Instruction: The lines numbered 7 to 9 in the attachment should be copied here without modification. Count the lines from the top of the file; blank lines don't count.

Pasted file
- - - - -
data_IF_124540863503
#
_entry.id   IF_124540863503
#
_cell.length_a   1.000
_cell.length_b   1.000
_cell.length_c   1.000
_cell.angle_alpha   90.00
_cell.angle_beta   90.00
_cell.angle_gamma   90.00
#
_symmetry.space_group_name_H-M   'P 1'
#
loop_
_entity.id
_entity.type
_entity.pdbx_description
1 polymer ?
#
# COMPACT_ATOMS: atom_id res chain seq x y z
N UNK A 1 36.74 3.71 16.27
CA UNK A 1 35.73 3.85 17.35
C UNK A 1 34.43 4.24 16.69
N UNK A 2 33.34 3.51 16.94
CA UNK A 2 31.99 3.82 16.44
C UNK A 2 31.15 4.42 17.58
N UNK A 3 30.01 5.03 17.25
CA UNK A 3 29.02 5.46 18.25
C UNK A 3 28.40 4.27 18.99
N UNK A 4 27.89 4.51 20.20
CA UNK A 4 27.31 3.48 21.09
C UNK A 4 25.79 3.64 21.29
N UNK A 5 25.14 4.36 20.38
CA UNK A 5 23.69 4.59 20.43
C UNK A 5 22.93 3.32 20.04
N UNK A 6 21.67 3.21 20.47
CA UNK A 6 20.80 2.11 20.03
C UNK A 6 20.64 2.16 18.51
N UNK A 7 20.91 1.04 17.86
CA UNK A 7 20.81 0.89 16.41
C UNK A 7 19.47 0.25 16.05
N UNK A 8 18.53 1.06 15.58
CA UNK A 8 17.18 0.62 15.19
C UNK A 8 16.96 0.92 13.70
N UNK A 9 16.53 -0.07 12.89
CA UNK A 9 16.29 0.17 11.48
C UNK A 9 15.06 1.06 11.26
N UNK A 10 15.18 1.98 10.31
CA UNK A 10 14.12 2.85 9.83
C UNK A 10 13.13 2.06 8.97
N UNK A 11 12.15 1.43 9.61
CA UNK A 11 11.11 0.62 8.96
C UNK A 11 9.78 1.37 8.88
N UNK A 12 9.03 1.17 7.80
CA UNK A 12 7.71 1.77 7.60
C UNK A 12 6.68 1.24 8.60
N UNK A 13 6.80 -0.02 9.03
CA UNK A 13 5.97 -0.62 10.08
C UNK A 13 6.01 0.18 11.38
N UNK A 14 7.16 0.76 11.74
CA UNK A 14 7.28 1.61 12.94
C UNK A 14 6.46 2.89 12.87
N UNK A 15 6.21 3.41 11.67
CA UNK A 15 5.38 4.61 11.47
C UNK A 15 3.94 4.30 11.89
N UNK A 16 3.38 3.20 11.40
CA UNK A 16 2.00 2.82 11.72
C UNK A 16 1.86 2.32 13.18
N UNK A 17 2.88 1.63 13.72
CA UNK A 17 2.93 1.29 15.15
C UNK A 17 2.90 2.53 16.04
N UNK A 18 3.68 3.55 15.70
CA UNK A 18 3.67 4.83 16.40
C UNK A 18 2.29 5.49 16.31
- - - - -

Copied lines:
_cell.length_c   1.000
_cell.angle_alpha   90.00
_cell.angle_beta   90.00